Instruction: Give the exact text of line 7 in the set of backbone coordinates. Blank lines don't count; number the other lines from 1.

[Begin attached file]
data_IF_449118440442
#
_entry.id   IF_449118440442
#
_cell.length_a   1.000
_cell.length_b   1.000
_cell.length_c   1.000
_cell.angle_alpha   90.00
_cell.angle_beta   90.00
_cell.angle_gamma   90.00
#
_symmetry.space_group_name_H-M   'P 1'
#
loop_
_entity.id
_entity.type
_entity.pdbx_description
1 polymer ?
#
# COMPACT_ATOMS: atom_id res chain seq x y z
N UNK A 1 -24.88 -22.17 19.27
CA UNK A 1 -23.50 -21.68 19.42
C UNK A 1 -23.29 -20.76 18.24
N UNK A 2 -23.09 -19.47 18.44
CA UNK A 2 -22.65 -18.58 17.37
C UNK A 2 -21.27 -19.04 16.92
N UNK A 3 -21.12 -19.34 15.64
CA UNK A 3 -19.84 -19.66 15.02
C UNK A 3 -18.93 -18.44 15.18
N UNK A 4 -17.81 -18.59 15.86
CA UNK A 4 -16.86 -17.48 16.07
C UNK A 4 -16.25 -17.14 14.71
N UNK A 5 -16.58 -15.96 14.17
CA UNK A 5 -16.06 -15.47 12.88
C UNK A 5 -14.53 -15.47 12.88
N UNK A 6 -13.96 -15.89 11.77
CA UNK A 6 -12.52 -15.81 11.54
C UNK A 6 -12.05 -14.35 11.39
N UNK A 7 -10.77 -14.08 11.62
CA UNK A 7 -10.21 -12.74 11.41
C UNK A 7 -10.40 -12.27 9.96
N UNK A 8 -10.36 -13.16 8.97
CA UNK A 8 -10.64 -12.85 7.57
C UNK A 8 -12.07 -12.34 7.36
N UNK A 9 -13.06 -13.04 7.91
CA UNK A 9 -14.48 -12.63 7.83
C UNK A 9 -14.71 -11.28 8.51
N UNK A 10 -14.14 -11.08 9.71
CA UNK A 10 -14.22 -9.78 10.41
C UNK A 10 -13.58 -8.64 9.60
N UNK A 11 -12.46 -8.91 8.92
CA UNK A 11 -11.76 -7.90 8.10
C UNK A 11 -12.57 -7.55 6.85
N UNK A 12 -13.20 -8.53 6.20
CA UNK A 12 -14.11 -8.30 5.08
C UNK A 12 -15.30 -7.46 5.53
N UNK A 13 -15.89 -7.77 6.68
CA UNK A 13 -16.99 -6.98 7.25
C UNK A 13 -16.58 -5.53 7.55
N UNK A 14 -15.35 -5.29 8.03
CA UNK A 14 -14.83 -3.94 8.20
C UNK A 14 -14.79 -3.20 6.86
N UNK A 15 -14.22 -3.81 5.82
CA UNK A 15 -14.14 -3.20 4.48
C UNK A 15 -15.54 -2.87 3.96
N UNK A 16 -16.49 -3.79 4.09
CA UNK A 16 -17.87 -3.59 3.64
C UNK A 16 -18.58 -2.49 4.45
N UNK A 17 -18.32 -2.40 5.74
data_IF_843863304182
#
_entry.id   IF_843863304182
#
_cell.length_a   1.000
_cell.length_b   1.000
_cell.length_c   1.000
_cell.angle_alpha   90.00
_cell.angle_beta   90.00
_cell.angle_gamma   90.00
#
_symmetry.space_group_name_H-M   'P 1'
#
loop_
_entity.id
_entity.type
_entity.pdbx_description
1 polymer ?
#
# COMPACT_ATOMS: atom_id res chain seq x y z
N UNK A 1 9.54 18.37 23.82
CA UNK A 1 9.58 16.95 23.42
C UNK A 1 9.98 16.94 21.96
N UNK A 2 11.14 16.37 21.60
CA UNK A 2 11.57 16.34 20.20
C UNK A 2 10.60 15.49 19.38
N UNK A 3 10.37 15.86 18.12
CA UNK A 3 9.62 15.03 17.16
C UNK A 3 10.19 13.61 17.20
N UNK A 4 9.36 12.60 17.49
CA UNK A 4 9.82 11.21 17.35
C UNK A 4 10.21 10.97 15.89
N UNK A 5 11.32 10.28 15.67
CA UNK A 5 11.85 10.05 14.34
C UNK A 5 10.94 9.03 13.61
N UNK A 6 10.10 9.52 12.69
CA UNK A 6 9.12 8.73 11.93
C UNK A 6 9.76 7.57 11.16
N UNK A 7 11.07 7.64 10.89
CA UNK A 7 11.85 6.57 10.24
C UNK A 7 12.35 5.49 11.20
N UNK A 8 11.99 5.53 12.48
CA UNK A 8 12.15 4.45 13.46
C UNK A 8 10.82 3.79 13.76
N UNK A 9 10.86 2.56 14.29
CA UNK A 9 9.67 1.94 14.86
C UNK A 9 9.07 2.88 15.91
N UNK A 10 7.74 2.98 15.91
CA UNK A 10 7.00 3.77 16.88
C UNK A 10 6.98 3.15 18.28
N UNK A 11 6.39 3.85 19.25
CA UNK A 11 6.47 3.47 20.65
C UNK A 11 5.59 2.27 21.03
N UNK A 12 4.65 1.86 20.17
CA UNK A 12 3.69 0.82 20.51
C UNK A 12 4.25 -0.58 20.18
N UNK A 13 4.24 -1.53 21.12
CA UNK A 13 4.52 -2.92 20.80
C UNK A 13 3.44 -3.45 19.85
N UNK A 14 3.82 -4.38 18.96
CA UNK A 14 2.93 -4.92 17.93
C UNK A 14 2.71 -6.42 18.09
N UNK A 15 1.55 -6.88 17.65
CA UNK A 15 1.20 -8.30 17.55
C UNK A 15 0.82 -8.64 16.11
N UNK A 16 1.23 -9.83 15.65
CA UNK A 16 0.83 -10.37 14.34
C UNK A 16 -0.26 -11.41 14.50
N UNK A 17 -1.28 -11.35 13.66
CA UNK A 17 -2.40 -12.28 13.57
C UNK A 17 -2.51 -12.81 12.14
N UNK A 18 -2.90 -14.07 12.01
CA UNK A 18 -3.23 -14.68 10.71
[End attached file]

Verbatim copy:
_cell.length_c   1.000